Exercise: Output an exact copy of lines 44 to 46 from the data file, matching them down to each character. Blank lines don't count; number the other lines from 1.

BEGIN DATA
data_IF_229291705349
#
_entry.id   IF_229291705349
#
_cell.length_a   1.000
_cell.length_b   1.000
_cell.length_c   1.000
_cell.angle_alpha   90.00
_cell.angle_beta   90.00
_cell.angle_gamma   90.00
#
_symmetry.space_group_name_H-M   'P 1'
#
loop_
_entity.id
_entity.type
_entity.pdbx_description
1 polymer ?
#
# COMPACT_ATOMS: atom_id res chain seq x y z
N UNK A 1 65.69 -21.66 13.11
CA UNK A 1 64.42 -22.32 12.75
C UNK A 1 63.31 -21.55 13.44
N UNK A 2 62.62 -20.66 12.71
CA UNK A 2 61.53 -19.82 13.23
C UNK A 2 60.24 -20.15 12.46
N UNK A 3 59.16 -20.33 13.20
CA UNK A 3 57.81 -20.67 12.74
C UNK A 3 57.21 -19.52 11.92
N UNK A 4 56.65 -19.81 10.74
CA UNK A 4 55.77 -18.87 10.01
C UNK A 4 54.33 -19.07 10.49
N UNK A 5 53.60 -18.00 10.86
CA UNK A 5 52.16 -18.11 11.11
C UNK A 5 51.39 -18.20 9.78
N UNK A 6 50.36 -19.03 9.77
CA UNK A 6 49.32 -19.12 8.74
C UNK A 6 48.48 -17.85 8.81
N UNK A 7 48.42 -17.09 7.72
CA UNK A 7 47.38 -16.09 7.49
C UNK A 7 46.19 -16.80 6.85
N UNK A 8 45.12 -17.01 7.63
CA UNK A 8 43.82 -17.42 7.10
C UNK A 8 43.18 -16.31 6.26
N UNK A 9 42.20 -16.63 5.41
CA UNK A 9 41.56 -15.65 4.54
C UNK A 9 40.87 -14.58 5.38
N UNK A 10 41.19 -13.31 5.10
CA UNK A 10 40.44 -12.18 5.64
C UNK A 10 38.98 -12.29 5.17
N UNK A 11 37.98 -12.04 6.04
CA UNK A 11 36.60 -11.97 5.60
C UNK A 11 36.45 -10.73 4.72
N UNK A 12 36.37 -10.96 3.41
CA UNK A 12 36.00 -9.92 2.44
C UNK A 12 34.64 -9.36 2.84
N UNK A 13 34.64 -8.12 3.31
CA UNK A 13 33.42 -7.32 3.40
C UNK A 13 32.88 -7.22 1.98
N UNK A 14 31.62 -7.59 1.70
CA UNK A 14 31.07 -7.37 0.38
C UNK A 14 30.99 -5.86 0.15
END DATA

C UNK A 8 43.18 -16.31 6.26
N UNK A 9 42.20 -16.63 5.41
CA UNK A 9 41.56 -15.65 4.54